Accidental overdoses killed 8 people a day in Ohio last year

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COLUMBUS, Ohio (AP) — Accidental drug overdoses killed 3,050 people in Ohio last year, an average of eight per day, as deaths blamed on the powerful painkiller fentanyl again rose sharply and pushed the total overdose fatalities to a record high, the state reported Thursday.

Over one-third of those deaths — 1,155 — were fentanyl-related, which more than doubled from the previous year and increased from just 75 in 2012.

Authorities who had been targeting prescription painkiller abuse say the problem has changed quickly in recent years as users turned to heroin, fentanyl and even stronger drugs.

It's an epidemic that can only be effectively addressed through cooperation and a combination of prevention, early intervention, up-to-date treatment, and life-saving measures such as the opioid overdose antidote naloxone, said Dr. Mark Hurst, the Department of Mental Health and Addiction Services' medical director.

"This isn't an issue that, as state departments and agencies, we're going to be able to solve unilaterally," Hurst said. "It requires communities, it requires families, it requires individuals, it requires schools. If we're really going to make good progress and sustain progress on this, we need all hands on deck."

Republican Gov. John Kasich said he believes the state is making progress, despite the latest record death toll.

"It makes me feel terrible, but what makes me feel good is how many people did not die because of our efforts," he said Thursday at a special judicial summit on opioids in Cincinnati involving authorities from nine states.

He said stepped-up prescription monitoring and new guidance for prescribers helped sharply reduce opioid doses dispensed in the state, and said Ohio has other action in the works to curb prescription drug misuse.

He also wants more discussion about the dangers of drugs to reach children throughout their school years. The previous generation grew up accustomed to relatively easy access to prescription painkillers, which has fueled the overdose epidemic, the governor said.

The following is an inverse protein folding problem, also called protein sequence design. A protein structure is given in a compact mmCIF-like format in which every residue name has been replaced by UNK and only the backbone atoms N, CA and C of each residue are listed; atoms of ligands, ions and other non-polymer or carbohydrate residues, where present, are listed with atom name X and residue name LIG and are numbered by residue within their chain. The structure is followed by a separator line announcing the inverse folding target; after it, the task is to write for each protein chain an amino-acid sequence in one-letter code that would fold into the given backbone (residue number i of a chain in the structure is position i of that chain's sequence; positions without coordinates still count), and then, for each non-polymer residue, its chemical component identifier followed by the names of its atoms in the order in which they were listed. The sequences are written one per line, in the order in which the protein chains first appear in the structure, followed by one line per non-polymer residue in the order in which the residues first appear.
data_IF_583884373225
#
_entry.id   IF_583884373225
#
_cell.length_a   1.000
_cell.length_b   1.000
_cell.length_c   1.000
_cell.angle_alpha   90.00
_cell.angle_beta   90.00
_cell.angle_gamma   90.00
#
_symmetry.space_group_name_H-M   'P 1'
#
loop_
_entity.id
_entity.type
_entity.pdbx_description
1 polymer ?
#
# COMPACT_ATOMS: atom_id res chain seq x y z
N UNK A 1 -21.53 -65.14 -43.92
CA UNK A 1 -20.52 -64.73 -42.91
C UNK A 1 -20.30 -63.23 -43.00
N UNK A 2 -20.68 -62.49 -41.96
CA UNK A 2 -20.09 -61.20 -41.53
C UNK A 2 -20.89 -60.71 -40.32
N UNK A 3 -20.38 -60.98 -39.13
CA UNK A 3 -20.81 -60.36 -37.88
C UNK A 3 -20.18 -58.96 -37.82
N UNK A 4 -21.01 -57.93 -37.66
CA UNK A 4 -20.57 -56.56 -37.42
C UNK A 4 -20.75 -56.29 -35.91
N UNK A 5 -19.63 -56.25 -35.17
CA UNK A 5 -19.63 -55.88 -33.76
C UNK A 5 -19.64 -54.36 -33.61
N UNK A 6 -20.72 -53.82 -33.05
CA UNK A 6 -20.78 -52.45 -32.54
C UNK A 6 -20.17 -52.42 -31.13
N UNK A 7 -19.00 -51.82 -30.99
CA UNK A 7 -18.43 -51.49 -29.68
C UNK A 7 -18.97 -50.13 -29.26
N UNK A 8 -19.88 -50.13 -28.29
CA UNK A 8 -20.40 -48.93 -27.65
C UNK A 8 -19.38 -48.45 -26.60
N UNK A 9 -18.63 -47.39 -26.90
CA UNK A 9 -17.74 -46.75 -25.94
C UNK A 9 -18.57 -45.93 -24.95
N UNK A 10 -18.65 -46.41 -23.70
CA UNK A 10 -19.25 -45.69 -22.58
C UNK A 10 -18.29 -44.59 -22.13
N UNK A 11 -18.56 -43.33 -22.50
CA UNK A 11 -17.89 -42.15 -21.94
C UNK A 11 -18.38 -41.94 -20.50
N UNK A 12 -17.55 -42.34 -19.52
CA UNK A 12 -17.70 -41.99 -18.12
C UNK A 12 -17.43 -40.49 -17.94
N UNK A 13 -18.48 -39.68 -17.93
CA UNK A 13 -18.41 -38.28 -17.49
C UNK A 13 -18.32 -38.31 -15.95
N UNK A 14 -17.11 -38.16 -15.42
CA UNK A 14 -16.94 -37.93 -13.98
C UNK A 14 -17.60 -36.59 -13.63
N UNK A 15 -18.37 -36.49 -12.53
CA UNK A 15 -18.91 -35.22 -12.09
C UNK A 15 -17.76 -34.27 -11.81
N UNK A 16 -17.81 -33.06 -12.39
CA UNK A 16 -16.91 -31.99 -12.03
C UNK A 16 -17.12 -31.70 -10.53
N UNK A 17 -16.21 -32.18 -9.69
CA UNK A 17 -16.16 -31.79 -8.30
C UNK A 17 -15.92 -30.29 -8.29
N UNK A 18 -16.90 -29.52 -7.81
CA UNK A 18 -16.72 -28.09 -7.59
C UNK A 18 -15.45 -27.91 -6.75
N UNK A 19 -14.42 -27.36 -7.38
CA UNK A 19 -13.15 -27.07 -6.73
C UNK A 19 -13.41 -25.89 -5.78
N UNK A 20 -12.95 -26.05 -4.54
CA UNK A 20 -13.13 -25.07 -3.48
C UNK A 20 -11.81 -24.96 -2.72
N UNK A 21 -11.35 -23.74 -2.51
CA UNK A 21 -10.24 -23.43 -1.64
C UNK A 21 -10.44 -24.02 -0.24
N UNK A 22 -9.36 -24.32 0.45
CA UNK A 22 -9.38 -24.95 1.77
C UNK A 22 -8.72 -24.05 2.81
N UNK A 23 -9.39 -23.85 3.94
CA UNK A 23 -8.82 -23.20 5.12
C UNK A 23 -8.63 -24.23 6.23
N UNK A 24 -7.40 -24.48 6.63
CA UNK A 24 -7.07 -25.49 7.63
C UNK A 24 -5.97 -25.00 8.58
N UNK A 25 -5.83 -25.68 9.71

"These are battles that we need to win so that we can wage a more effective war," Kasich said.

Ohio has been among the states hardest hit by the overdose epidemic. Fentanyl overdose deaths spiked so quickly last year that scientists with the U.S. Centers for Disease Control and Prevention visited the state to study the problem.

States release overdose data at various times, and Ohio's overall rank nationally wasn't yet available.

A record 47,055 people died from drug overdoses in the U.S. in 2014, according to the latest figures from the CDC. The number was up 7 percent from 2013, spurred by large increases in heroin and opioid painkiller deaths.

Officials express hope of making headway, citing progress in expanding access to life-saving naloxone and curbing prescription opiate abuse.

Ohio emergency medical personnel last year administered nearly 19,800 doses of naloxone, known by the brand name Narcan. Naloxone can be dispensed by pharmacists without a prescription under changes made in 2015, and more than 900 pharmacies around the state now offer that.

Meanwhile, guidance issued for prescribers helped reduce the number of opioid doses given to patients last year by 81 million compared with 2011 figures, decreasing the leftover drugs that might be available for abuse, according to the state report.

State officials said their strategies to tackle the problem during the next year include working with lawmakers to stiffen penalties for illicit fentanyl sales and to make it easier to establish opiate treatment programs.

They are also expanding a public awareness campaign and an addiction treatment program made available through drug courts.

Other plans will support local drug task forces and step up drug-seizure efforts. In addition, the state is integrating an automated prescription reporting system into more electronic medical records and pharmacy dispensing systems to cut down on doctor shopping by addicts.

Many of the responses aren't drug-specific, meaning they could still be useful however the problem evolves next, said Dr. Mary DiOrio, the state medical director.

"We're really going to be agile enough that we can address things that come up," she said.


Sewell reported from Cincinnati.

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